New Norman Mailer novel about Hitler's youth comes complete with bibliography

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At the end of Norman Mailer’s new 467-page novel, “The Castle in the Forest,” after the acknowledgments page on which he thanks his assistants, archivist, editor, publisher, wife, agents and German teacher, Mr. Mailer tacks on another flourish: an alphabetical list of 126 authors and titles that enriched the book.

Never mind asking how “Anna Karenina” and “Paradise Lost” could have influenced “The Castle in the Forest,” a fictionalized account of Hitler’s boyhood to be released next month. What’s a bibliography doing in a novel?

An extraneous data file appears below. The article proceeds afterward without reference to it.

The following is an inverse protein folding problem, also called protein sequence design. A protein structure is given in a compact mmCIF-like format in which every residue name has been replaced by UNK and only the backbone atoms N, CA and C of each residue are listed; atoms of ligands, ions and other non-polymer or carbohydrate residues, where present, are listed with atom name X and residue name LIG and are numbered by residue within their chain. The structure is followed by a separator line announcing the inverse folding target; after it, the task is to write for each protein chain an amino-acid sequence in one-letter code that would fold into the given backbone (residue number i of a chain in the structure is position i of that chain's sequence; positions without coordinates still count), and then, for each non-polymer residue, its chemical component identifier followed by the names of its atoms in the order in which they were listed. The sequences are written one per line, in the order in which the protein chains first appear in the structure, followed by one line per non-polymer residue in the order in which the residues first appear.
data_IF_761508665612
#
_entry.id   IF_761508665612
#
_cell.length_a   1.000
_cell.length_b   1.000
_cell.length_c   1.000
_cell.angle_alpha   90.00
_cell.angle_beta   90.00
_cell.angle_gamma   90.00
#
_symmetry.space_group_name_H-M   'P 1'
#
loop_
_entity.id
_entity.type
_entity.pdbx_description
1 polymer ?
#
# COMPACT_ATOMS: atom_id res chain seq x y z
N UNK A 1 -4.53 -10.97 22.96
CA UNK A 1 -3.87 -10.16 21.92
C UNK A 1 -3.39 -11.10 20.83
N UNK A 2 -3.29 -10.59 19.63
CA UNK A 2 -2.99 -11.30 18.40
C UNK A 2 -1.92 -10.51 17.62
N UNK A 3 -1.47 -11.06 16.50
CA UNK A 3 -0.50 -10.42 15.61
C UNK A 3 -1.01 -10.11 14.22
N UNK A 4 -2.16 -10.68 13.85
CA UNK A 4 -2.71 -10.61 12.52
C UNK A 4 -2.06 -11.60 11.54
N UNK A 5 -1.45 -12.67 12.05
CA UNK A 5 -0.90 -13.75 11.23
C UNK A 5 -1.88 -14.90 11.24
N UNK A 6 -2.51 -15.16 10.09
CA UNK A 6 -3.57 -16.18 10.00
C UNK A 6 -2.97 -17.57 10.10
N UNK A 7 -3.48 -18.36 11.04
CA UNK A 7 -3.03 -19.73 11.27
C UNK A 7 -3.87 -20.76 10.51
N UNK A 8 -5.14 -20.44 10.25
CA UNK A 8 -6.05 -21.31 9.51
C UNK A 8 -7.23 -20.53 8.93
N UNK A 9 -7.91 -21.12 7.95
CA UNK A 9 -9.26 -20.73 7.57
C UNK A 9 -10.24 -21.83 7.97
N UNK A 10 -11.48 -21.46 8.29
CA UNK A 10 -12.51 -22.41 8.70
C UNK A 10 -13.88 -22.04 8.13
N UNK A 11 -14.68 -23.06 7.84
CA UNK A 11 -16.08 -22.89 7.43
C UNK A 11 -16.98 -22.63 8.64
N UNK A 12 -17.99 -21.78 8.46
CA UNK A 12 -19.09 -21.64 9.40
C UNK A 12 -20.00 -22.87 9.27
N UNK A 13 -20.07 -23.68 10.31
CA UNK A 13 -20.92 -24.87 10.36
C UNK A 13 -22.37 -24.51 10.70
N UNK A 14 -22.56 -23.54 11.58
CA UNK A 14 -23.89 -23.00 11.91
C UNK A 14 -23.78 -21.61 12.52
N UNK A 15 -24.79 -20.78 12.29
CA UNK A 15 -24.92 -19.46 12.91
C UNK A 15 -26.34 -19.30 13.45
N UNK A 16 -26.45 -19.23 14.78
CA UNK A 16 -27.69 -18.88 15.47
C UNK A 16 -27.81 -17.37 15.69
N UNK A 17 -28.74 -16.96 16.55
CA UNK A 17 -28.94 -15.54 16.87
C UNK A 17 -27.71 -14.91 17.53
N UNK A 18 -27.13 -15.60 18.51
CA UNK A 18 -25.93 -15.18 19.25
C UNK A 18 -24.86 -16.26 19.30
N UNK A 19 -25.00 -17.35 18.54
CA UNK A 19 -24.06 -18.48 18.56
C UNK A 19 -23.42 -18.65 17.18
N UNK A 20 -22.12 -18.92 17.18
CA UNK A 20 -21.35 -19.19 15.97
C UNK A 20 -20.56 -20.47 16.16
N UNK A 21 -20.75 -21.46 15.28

“It’s terribly off-putting,” said James Wood, the literary critic for The New Republic. “It would be very odd if Thomas Hardy had put at the end of all his books, ‘I’m thankful to the Dorset County Chronicle for dialect books from the 18th century.’ We expect authors to do that work, and I don’t see why we should praise them for that work. And I don’t see why they should praise themselves for it.”

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